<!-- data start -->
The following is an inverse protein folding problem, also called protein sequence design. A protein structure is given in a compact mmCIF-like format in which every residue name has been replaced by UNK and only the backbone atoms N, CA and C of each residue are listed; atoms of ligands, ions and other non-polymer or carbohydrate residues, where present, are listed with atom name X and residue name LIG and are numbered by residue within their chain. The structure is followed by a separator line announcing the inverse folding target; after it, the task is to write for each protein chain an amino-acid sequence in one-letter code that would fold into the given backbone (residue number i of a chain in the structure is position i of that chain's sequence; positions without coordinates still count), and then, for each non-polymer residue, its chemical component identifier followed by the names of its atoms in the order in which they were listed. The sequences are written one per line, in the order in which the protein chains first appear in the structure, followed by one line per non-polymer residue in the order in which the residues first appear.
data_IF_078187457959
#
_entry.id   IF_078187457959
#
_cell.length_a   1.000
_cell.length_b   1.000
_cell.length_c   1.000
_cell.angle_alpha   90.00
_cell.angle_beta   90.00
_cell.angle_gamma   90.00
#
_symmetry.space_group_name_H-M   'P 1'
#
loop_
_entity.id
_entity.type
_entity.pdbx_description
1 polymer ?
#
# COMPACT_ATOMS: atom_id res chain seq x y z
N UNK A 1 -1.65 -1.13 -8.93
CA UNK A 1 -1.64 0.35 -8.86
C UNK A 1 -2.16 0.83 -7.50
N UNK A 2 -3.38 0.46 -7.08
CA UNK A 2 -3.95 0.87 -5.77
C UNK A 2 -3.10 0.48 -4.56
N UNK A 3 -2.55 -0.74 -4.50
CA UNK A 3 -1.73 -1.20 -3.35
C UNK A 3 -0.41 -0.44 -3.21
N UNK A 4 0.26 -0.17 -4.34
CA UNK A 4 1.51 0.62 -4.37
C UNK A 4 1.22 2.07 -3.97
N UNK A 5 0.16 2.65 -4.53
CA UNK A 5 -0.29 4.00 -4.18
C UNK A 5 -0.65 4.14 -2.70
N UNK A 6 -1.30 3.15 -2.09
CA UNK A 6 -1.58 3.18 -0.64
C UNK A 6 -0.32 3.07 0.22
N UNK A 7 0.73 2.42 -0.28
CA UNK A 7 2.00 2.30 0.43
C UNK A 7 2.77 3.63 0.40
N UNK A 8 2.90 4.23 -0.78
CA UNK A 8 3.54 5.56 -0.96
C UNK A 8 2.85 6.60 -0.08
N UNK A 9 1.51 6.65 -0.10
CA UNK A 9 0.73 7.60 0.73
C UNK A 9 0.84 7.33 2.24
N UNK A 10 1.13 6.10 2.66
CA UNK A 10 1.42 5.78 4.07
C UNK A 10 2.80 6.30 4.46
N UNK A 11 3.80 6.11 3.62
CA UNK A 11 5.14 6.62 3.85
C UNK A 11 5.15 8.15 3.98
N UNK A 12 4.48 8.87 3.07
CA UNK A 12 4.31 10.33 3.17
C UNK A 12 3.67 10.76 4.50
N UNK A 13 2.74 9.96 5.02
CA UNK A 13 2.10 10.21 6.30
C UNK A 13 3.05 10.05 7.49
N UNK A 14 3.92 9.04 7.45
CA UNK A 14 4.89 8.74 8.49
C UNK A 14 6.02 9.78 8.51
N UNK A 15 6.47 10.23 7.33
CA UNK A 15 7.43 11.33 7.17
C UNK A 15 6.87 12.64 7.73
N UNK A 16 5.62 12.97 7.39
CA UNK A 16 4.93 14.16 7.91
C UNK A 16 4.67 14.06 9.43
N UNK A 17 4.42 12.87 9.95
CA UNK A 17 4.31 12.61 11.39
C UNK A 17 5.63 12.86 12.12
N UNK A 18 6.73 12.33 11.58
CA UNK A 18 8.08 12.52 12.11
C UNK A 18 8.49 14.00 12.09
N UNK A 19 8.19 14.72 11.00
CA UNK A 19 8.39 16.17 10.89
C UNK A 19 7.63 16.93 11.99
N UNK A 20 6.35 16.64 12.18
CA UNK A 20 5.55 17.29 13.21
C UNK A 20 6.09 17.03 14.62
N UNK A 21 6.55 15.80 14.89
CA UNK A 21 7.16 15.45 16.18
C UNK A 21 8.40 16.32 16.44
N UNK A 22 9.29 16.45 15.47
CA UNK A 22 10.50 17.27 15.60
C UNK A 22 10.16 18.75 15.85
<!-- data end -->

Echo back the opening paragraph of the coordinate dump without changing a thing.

The following is an inverse protein folding problem, also called protein sequence design. A protein structure is given in a compact mmCIF-like format in which every residue name has been replaced by UNK and only the backbone atoms N, CA and C of each residue are listed; atoms of ligands, ions and other non-polymer or carbohydrate residues, where present, are listed with atom name X and residue name LIG and are numbered by residue within their chain. The structure is followed by a separator line announcing the inverse folding target; after it, the task is to write for each protein chain an amino-acid sequence in one-letter code that would fold into the given backbone (residue number i of a chain in the structure is position i of that chain's sequence; positions without coordinates still count), and then, for each non-polymer residue, its chemical component identifier followed by the names of its atoms in the order in which they were listed. The sequences are written one per line, in the order in which the protein chains first appear in the structure, followed by one line per non-polymer residue in the order in which the residues first appear.